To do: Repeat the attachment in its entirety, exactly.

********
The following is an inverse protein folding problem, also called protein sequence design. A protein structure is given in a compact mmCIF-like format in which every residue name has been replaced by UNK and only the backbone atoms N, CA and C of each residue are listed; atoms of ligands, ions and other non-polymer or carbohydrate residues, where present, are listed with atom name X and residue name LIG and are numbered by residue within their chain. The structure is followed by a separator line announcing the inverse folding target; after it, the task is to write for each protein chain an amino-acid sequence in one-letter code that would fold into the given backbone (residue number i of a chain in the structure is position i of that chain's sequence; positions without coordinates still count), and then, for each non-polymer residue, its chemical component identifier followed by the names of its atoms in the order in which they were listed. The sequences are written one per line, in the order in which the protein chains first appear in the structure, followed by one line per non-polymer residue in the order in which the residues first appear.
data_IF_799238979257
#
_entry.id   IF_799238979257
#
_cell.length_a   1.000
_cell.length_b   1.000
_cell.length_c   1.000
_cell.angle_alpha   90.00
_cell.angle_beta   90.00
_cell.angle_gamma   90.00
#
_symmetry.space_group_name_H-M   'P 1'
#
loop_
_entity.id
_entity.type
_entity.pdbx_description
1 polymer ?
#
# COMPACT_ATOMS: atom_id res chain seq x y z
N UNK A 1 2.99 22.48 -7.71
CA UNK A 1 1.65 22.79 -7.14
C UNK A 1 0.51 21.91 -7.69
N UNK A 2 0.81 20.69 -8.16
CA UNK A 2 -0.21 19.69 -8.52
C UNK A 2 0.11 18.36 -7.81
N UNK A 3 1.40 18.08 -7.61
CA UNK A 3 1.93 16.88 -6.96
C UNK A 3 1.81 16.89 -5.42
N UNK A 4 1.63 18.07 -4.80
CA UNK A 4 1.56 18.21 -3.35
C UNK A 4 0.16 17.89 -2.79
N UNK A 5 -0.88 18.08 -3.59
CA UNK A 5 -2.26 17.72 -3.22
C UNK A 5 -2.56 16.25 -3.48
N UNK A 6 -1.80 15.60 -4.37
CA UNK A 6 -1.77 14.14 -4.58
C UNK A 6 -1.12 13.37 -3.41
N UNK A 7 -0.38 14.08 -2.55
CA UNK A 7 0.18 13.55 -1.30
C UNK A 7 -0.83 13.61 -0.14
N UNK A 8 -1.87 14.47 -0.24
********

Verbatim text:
The following is an inverse protein folding problem, also called protein sequence design. A protein structure is given in a compact mmCIF-like format in which every residue name has been replaced by UNK and only the backbone atoms N, CA and C of each residue are listed; atoms of ligands, ions and other non-polymer or carbohydrate residues, where present, are listed with atom name X and residue name LIG and are numbered by residue within their chain. The structure is followed by a separator line announcing the inverse folding target; after it, the task is to write for each protein chain an amino-acid sequence in one-letter code that would fold into the given backbone (residue number i of a chain in the structure is position i of that chain's sequence; positions without coordinates still count), and then, for each non-polymer residue, its chemical component identifier followed by the names of its atoms in the order in which they were listed. The sequences are written one per line, in the order in which the protein chains first appear in the structure, followed by one line per non-polymer residue in the order in which the residues first appear.
data_IF_799238979257
#
_entry.id   IF_799238979257
#
_cell.length_a   1.000
_cell.length_b   1.000
_cell.length_c   1.000
_cell.angle_alpha   90.00
_cell.angle_beta   90.00
_cell.angle_gamma   90.00
#
_symmetry.space_group_name_H-M   'P 1'
#
loop_
_entity.id
_entity.type
_entity.pdbx_description
1 polymer ?
#
# COMPACT_ATOMS: atom_id res chain seq x y z
N UNK A 1 2.99 22.48 -7.71
CA UNK A 1 1.65 22.79 -7.14
C UNK A 1 0.51 21.91 -7.69
N UNK A 2 0.81 20.69 -8.16
CA UNK A 2 -0.21 19.69 -8.52
C UNK A 2 0.11 18.36 -7.81
N UNK A 3 1.40 18.08 -7.61
CA UNK A 3 1.93 16.88 -6.96
C UNK A 3 1.81 16.89 -5.42
N UNK A 4 1.63 18.07 -4.80
CA UNK A 4 1.56 18.21 -3.35
C UNK A 4 0.16 17.89 -2.79
N UNK A 5 -0.88 18.08 -3.59
CA UNK A 5 -2.26 17.72 -3.22
C UNK A 5 -2.56 16.25 -3.48
N UNK A 6 -1.80 15.60 -4.37
CA UNK A 6 -1.77 14.14 -4.58
C UNK A 6 -1.12 13.37 -3.41
N UNK A 7 -0.38 14.08 -2.55
CA UNK A 7 0.18 13.55 -1.30
C UNK A 7 -0.83 13.61 -0.14
N UNK A 8 -1.87 14.47 -0.24